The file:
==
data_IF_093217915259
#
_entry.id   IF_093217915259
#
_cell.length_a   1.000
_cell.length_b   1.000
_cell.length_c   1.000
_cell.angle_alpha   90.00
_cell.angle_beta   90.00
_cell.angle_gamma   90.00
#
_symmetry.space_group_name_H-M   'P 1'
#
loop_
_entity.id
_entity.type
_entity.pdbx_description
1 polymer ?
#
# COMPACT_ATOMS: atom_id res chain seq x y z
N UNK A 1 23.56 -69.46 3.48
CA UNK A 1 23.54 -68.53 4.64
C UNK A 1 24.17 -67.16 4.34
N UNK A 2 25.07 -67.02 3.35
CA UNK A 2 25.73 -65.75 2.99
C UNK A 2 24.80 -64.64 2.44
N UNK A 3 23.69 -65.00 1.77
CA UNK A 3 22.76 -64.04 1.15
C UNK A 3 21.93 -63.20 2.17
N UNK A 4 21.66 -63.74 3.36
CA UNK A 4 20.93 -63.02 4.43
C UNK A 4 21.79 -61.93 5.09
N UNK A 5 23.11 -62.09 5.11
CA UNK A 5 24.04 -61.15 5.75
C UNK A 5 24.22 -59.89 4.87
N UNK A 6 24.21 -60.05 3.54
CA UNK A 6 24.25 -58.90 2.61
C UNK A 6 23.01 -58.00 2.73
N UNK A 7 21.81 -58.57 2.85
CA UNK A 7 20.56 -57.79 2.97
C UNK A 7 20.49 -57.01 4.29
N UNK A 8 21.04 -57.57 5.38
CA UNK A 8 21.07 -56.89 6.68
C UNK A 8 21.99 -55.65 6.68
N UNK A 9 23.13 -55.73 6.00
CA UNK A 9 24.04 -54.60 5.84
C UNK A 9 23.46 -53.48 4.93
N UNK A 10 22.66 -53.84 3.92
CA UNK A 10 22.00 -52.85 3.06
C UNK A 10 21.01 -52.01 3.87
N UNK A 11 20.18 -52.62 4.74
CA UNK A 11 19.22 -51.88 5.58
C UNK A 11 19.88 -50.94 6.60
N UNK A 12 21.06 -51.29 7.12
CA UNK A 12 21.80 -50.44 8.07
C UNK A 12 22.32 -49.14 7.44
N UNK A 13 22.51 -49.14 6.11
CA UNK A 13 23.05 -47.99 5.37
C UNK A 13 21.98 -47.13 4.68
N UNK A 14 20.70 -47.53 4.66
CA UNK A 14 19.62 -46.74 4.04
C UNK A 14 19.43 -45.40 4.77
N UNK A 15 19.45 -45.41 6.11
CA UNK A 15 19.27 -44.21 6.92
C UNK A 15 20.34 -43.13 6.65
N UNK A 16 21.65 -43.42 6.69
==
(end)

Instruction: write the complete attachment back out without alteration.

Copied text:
data_IF_093217915259
#
_entry.id   IF_093217915259
#
_cell.length_a   1.000
_cell.length_b   1.000
_cell.length_c   1.000
_cell.angle_alpha   90.00
_cell.angle_beta   90.00
_cell.angle_gamma   90.00
#
_symmetry.space_group_name_H-M   'P 1'
#
loop_
_entity.id
_entity.type
_entity.pdbx_description
1 polymer ?
#
# COMPACT_ATOMS: atom_id res chain seq x y z
N UNK A 1 23.56 -69.46 3.48
CA UNK A 1 23.54 -68.53 4.64
C UNK A 1 24.17 -67.16 4.34
N UNK A 2 25.07 -67.02 3.35
CA UNK A 2 25.73 -65.75 2.99
C UNK A 2 24.80 -64.64 2.44
N UNK A 3 23.69 -65.00 1.77
CA UNK A 3 22.76 -64.04 1.15
C UNK A 3 21.93 -63.20 2.17
N UNK A 4 21.66 -63.74 3.36
CA UNK A 4 20.93 -63.02 4.43
C UNK A 4 21.79 -61.93 5.09
N UNK A 5 23.11 -62.09 5.11
CA UNK A 5 24.04 -61.15 5.75
C UNK A 5 24.22 -59.89 4.87
N UNK A 6 24.21 -60.05 3.54
CA UNK A 6 24.25 -58.90 2.61
C UNK A 6 23.01 -58.00 2.73
N UNK A 7 21.81 -58.57 2.85
CA UNK A 7 20.56 -57.79 2.97
C UNK A 7 20.49 -57.01 4.29
N UNK A 8 21.04 -57.57 5.38
CA UNK A 8 21.07 -56.89 6.68
C UNK A 8 21.99 -55.65 6.68
N UNK A 9 23.13 -55.73 6.00
CA UNK A 9 24.04 -54.60 5.84
C UNK A 9 23.46 -53.48 4.93
N UNK A 10 22.66 -53.84 3.92
CA UNK A 10 22.00 -52.85 3.06
C UNK A 10 21.01 -52.01 3.87
N UNK A 11 20.18 -52.62 4.74
CA UNK A 11 19.22 -51.88 5.58
C UNK A 11 19.88 -50.94 6.60
N UNK A 12 21.06 -51.29 7.12
CA UNK A 12 21.80 -50.44 8.07
C UNK A 12 22.32 -49.14 7.44
N UNK A 13 22.51 -49.14 6.11
CA UNK A 13 23.05 -47.99 5.37
C UNK A 13 21.98 -47.13 4.68
N UNK A 14 20.70 -47.53 4.66
CA UNK A 14 19.62 -46.74 4.04
C UNK A 14 19.43 -45.40 4.77
N UNK A 15 19.45 -45.41 6.11
CA UNK A 15 19.27 -44.21 6.92
C UNK A 15 20.34 -43.13 6.65
N UNK A 16 21.65 -43.42 6.69